Veteran suicide awareness
The official government statistic on veteran suicide is that 22 veterans take their own lives every day. Mike and Sarah Wargo believe the real number is much more than that.
“The real number is probably closer to 80 or 90 a day, because our son is not included in that 22,” according to Mike Wargo.
“Someone who overdoses on drugs because they want to die, well that’s considered an overdose, not a suicide. Someone who drives down the road and into a bridge because they want to die, that’s an accident. No, it’s really a suicide. The ‘22 a day’ is based on veterans who recorded their PTSD and asked for help. That does not include those who did not ask for help. Those are the one we need to reach.”
The Wargos teamed up with VALOR to host the Memorial Mile Walk, which is to raise funds for the Memorial Mile that is to be built in Kidder Township. The Memorial Mile will be 1 mile long and will feature 4-by-8 granite panels with the names of all veterans who died from suicide.
State Rep. Doyle Heffley spoke at the walk.
“There are people who are impacted with traumatic experiences with war. And certainly I know I don’t have the answers; but there are people that do have solutions, and there are people who are working on those solutions. The Valor House and Mark Baylis; Christine LeClaire, and all she does with the veterans through her capacity in putting forth programs that really work in trying to get government out of the way and help individuals so they have a place to go, a place to talk.”
LeClair, director of Carbon County Veterans Affairs, spoke to the Wargos.
“You’re both so inspiring, and I am always awe-struck by your courage and bravery when you tell your story with the hope that another family will not need to experience such a tragic loss.”
LeClair said Carbon County leads the commonwealth in veteran suicide. The county has obtained a grant to add additional training programs and resources.
“We didn’t even know our son had PTSD until the day he died, because he hid it so well,” Sarah Wargo said.
“He kept it a secret from us. We didn’t know what PTSD was. We’ve learned a lot in the past eight years. It was eight years ago May 20 that he died. Thursday, May 20, 2013. We’ve made some progress, but not enough.”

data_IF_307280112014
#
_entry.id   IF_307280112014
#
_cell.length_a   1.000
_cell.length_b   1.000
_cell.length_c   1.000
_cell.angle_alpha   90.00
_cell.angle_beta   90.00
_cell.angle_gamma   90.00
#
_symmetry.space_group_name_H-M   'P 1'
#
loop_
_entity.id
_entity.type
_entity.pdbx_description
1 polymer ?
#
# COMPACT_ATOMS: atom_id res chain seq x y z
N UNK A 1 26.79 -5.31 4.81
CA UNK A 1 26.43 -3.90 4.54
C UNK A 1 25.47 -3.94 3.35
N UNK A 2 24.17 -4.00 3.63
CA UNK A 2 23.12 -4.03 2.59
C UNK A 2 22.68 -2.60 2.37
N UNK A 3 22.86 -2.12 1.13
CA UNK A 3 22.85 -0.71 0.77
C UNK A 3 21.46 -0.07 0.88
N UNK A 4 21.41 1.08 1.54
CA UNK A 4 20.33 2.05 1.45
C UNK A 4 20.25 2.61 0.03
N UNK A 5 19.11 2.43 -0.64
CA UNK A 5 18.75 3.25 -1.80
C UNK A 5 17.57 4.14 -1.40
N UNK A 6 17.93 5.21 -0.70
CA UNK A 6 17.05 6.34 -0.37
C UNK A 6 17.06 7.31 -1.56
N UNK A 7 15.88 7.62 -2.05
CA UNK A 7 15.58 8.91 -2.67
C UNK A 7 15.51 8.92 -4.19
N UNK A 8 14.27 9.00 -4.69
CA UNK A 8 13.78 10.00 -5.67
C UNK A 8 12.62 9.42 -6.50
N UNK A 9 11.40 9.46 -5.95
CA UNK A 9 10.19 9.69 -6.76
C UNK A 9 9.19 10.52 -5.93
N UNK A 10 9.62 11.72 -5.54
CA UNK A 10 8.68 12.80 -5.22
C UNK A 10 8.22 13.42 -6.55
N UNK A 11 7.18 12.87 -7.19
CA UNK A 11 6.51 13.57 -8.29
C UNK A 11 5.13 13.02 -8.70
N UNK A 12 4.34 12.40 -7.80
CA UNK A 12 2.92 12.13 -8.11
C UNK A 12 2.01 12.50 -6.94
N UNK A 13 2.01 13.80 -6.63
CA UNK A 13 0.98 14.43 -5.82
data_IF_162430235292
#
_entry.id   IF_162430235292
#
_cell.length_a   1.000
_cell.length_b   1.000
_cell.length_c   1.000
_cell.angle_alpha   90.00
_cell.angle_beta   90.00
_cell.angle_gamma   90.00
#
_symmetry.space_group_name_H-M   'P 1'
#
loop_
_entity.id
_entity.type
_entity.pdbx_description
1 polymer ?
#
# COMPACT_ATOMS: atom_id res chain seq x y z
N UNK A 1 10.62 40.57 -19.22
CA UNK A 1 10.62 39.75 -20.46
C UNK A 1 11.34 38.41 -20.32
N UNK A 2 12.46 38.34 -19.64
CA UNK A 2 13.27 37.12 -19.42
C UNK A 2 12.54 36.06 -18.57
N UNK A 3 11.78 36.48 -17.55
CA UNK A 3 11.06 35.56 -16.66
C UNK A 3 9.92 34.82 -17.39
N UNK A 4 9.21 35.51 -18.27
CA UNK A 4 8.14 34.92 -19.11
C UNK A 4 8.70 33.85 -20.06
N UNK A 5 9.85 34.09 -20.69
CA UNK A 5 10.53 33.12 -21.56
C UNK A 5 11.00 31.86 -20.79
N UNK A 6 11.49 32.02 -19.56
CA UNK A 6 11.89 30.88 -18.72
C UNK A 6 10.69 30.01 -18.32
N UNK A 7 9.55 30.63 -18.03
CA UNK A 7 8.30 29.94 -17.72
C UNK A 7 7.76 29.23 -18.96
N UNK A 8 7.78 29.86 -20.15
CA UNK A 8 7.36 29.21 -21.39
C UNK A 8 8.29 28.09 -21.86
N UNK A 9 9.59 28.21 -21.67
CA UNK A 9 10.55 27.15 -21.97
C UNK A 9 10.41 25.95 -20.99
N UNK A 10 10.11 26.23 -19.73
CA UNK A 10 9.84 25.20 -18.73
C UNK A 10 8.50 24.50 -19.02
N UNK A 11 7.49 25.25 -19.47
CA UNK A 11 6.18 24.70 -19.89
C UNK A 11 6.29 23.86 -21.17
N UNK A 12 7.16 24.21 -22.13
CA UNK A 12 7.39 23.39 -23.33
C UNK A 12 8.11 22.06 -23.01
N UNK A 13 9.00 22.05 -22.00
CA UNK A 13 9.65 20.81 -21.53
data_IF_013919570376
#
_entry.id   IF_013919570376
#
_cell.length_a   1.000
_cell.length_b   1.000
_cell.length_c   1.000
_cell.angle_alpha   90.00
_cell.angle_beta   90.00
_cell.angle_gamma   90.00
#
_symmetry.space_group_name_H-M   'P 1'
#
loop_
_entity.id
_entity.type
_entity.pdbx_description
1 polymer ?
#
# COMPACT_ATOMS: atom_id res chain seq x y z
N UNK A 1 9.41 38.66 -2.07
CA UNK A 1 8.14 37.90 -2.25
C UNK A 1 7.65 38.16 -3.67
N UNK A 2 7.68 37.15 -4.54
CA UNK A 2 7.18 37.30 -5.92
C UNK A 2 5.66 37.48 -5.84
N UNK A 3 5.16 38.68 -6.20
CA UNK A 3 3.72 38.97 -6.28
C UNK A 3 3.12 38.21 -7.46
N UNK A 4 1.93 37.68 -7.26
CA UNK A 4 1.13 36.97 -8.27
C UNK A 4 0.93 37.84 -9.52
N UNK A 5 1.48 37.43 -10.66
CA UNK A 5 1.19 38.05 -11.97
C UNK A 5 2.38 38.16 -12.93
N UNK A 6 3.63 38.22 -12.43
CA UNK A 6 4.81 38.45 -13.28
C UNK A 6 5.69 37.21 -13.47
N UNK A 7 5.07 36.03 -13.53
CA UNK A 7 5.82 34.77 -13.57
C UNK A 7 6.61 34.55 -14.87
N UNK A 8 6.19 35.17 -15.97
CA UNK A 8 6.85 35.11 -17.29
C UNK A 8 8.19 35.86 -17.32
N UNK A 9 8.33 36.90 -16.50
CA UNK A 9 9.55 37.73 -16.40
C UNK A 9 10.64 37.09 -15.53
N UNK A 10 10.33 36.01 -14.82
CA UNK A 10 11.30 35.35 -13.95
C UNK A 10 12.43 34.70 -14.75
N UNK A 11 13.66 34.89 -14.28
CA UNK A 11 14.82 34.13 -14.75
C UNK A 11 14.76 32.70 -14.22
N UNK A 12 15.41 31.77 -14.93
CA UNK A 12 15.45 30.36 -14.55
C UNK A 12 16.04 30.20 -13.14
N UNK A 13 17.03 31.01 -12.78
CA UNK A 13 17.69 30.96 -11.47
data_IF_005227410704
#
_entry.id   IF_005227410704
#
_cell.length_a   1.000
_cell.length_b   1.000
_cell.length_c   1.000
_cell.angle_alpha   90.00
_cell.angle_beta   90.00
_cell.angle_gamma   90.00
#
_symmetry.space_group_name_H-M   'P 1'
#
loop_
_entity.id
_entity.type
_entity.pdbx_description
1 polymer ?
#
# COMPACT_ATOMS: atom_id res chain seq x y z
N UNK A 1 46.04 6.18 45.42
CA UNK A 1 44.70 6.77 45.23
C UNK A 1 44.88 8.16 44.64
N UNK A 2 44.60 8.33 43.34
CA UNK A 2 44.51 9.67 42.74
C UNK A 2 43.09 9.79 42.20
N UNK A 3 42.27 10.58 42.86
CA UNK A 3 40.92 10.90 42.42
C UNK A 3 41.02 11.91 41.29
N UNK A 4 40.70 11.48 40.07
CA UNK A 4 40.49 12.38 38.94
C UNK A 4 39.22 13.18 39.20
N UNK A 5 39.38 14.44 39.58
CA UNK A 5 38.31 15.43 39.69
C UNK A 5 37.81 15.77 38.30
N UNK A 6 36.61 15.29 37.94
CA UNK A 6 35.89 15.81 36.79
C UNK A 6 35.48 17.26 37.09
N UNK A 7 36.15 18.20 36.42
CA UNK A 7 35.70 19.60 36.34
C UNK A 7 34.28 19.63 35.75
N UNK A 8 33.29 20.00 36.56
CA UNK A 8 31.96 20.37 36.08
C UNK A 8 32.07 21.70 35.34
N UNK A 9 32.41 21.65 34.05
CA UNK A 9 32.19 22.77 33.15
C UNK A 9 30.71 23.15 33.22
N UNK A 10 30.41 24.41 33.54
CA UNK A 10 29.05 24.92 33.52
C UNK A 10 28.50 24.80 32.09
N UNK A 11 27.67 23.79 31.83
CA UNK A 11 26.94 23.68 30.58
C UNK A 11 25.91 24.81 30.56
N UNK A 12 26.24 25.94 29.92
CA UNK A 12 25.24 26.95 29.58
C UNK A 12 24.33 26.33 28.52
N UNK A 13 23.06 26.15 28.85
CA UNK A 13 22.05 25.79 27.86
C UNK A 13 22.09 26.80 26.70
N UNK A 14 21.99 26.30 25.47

“I’ve often said our government spends so much time and money preparing our soldiers to go over and fight,” Mike Wargo said.
“But, when they come back, it’s ‘Thank you, forget what you’ve seen for the last couple years, the bloodshed and the deaths.’ Michael had seen 10 of his buddies die in action around him, and he came home with terrific survivor guilt. How can you see guys you’ve slept with in bunks, and the next day they’re dead. This had a tremendous impact on Michael, and I’m sure this happens with most of our military that comes back over from overseas.”
Wargo said for every soldier that’s killed in action, 20 come home and take their own life.
“20 to one; we’ve got to stop that. That’s unacceptable.”
Baylis, the founder of Valor House, said a Keep them Alive Ride will go to Harrisburg on Sept. 18. He said riders will “scream at the boys at the top of our lungs, to beg our politicians that it’s time to do more, that this tragedy can’t continue.”
“We’ve lost less than 10,000 people in armed conflict since 9/11, it’s a tragedy, I take nothing from that. But that we’ve lost more than 160,000 at their own hand after they came home is a disgrace. And if we have not risen to fix the problem, somebody’s got to be the voice; and if you came here today, that voice is you. Thank you for coming to help make a difference.”
The Memorial Mile Walk was 1 mile; half a mile down the D&L trail, and half a mile back. All along the path were posters for every state and territory in the U.S. with the number of veteran suicides from each state. Walkers went in groups of 25 and paused at each poster as the group leader read the number to them.